I note the judge uses the term "cyberbulling" twice (p. 2 n.2). Is that a typo for cyberbullying, or is that the preferred way to spell it.

I'm not saying my analysis is that profound, but it's what jumped out at me.
8.29.2009 11:32pm
2cents (mail):
Orin,

Well done. I have followed your blogs on this case and think you have done a great service by keeping the government from stepping over the line.
8.29.2009 11:39pm
A Law Dawg:
Orin, I want to make clear that the next sentence is not sarcastic or hyperbolic:

On behalf of all Americans, thank you. As you have stated in myriad ways, this case could have created a nightmare. Thank you for your role in averting it.
8.29.2009 11:39pm
Fub:
I second A Law Dawg's sentiment. Thanks immensely.

Texas Lawyer wrote at 8.29.2009 11:32pm:
I note the judge uses the term "cyberbulling" twice (p. 2 n.2). Is that a typo for cyberbullying, or is that the preferred way to spell it.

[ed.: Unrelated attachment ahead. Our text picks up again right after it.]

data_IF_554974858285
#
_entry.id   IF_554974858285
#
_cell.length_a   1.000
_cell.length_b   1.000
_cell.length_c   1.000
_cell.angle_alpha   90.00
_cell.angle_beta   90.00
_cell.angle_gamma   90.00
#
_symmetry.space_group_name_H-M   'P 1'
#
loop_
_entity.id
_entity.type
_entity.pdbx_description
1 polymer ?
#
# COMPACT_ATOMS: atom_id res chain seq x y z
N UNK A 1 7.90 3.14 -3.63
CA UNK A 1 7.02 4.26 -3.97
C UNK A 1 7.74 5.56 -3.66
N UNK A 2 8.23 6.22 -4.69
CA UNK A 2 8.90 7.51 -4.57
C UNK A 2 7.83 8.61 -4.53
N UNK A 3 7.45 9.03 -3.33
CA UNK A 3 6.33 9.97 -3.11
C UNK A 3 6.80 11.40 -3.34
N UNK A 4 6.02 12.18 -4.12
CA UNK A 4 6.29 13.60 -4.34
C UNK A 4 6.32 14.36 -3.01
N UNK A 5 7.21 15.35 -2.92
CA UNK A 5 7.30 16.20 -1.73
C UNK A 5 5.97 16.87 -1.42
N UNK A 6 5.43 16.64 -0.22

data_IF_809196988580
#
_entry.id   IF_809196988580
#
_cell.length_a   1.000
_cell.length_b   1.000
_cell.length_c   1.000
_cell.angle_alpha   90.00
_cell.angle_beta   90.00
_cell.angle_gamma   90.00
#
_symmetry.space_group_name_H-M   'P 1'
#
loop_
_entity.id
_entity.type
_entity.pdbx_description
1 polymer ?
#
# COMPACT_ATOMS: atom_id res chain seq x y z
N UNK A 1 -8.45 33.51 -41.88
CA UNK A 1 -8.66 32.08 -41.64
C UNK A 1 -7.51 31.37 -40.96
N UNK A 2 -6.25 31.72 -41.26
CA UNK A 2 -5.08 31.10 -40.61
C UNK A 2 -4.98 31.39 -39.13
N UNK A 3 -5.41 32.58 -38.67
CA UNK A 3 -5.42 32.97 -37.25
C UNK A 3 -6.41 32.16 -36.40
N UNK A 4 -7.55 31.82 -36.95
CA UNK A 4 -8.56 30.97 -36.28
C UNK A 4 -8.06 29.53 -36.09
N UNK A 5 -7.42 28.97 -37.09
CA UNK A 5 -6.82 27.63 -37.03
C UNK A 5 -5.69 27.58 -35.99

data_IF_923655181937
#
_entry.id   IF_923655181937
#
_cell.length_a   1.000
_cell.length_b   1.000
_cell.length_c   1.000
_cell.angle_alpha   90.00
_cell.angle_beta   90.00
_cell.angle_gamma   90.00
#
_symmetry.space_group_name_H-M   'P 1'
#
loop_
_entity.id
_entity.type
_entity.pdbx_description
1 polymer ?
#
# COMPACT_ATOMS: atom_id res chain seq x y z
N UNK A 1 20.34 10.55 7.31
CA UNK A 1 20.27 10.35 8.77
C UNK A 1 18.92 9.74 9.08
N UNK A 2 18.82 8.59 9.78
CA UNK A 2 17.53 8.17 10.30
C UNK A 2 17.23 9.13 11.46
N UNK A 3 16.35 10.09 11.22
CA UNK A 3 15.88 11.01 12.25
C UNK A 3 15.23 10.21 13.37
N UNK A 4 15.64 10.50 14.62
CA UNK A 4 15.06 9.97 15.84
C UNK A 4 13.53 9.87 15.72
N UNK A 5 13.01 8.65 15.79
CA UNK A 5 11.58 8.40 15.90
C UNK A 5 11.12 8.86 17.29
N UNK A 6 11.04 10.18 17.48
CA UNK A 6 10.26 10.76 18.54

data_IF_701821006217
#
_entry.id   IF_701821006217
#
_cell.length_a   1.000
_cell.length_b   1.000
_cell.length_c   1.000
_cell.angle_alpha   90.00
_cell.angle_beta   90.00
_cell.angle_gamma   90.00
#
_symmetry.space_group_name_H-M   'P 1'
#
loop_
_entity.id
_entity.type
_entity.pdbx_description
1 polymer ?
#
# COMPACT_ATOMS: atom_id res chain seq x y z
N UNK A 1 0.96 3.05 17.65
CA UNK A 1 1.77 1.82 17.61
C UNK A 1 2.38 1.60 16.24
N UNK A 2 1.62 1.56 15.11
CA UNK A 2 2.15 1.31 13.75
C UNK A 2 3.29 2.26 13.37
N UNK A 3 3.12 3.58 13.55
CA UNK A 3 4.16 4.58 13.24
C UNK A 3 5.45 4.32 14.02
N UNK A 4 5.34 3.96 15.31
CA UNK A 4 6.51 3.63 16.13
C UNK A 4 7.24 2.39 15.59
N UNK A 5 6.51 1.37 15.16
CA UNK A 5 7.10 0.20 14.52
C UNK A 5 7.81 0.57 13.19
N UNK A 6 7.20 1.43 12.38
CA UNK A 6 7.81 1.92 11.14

Then maybe he wasn't talking about VC comment threads. That's a relief.
8.29.2009 11:44pm
Soronel Haetir (mail):
As for the lack of news coverage I don't find it at all surprising. This just makes the earlier ruling official. The media isn't particularly interested in the underlying reasoning. This opinion would only have made the news if it had gone the other way after the judge had announced his decision. Now it is simply months old news.
8.29.2009 11:45pm
David Welker (www):
Good job Orin.
8.29.2009 11:53pm
krs:
Congratulations. Any word on whether the government intends to appeal?
8.29.2009 11:56pm
OrinKerr:
Thanks, all, for the kind words. I really appreciate them.

Krs, my understanding is that for the government to appeal, they would need to obtain the personal approval of the Solicitor General, currently Elena Kagan. Estimation of the chances that the SG would approve such an appeal are left as an exercise for the reader.
8.30.2009 12:01am
NatSecLaw Guy:
Congrats! If it comes, I hope you plan on helping on the appeal.
8.30.2009 12:03am
Soronel Haetir (mail):
Why appeal when this case could just be used as the basis for a new federal law? That does in fact seem far more likely.
8.30.2009 12:18am
SecurityGeek:
Thank you Orin for getting this done. This is one of the few decisions about the intersection of the law and the Internet that has been rooted in common sense, and I'm sure you had something to do with that.